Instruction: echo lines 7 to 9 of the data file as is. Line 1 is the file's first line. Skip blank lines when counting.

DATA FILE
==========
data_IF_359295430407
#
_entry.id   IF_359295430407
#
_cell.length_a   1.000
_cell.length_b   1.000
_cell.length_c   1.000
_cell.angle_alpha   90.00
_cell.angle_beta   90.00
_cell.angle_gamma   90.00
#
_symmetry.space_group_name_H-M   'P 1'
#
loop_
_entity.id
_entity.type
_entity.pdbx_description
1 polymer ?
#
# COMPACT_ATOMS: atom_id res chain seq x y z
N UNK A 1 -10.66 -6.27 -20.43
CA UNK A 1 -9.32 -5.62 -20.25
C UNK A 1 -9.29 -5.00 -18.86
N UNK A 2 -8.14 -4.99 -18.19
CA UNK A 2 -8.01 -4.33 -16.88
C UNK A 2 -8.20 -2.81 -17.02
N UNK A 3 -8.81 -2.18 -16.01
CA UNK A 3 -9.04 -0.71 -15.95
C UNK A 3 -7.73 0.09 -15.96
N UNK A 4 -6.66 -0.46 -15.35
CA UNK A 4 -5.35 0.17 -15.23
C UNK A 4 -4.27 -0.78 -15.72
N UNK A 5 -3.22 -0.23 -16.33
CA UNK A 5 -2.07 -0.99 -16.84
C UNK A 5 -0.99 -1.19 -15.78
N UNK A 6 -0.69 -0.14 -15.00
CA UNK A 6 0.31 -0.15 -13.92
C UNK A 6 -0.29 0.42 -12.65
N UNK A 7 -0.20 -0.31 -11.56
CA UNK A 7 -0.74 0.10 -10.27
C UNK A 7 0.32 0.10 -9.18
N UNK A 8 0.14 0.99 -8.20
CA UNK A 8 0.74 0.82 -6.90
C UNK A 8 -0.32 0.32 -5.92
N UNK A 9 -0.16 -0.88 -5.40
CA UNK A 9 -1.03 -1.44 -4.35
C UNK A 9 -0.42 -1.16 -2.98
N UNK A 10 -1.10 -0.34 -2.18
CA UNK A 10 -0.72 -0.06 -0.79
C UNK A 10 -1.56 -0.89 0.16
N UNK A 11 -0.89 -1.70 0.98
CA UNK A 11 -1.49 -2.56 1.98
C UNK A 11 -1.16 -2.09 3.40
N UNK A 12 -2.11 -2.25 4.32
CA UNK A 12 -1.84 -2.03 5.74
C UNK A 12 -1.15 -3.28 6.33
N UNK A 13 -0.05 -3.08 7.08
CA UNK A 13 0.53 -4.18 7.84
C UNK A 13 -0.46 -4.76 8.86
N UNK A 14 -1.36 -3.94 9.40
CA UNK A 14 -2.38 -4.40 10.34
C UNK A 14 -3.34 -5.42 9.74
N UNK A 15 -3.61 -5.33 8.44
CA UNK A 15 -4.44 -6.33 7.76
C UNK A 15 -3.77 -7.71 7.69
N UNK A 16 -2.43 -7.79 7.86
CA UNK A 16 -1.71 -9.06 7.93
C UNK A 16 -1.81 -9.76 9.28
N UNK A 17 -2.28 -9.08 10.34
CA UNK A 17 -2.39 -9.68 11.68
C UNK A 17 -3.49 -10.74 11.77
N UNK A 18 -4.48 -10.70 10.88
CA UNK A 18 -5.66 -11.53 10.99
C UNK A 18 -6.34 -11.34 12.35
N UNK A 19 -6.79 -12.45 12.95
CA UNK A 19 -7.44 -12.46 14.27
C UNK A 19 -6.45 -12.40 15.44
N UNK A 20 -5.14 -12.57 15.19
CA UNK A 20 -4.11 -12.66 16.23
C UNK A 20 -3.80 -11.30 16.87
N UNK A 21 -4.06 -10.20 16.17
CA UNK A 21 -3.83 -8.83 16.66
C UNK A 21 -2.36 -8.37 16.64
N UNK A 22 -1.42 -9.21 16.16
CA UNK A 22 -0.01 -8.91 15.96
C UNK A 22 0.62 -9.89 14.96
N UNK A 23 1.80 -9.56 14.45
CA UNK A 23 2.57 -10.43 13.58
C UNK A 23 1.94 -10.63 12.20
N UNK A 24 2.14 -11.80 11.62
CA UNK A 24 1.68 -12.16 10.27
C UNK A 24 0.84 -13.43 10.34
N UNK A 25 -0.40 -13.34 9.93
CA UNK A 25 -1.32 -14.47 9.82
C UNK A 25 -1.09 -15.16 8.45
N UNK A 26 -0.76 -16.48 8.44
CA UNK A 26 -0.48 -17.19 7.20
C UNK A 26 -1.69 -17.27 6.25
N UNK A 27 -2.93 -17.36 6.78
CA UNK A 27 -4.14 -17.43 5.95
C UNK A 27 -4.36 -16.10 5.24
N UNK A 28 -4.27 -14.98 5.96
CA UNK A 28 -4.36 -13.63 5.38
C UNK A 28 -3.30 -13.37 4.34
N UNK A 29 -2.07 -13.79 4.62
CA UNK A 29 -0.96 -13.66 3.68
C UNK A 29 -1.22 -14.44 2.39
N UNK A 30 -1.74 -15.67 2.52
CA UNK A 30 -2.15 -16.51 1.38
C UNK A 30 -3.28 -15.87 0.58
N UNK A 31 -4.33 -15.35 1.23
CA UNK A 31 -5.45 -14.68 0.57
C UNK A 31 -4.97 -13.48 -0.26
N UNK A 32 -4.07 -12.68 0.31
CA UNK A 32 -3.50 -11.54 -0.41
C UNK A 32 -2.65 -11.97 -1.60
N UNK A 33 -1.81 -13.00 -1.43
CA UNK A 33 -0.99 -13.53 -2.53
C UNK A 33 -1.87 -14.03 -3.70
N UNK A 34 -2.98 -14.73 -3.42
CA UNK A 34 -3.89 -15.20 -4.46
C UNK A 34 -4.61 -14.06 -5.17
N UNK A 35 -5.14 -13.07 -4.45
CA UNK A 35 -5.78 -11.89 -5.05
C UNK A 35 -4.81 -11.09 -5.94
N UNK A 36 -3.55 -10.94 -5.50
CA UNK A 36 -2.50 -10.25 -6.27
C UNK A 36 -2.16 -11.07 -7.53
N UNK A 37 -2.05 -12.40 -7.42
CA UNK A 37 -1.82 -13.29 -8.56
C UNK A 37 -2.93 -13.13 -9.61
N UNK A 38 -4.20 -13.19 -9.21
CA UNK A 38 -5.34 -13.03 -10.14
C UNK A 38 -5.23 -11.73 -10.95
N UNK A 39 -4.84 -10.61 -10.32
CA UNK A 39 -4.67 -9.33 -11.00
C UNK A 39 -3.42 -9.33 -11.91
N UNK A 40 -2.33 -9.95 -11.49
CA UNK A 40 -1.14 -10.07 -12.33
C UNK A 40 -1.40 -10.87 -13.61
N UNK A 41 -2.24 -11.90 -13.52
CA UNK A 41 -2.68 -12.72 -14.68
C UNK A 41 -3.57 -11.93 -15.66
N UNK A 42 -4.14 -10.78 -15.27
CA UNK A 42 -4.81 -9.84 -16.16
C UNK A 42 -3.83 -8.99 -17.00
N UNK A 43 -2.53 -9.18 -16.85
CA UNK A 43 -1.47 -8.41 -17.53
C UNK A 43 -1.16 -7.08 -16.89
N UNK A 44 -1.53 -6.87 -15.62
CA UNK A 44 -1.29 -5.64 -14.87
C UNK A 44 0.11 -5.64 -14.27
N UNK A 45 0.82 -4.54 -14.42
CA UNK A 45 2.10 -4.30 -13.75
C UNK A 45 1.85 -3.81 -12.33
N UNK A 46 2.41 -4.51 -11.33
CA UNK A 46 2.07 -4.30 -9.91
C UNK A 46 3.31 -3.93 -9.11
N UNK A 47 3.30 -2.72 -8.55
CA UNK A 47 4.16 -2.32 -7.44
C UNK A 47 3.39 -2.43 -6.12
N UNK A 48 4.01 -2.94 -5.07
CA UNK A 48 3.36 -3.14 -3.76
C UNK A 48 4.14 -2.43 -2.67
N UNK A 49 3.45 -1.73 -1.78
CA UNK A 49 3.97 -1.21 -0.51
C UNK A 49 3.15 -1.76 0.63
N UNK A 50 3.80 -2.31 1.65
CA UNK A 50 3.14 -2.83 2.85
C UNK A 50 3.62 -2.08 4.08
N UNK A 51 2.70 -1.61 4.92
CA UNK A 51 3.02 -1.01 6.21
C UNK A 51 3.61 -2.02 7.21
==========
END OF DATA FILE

_cell.length_c   1.000
_cell.angle_alpha   90.00
_cell.angle_beta   90.00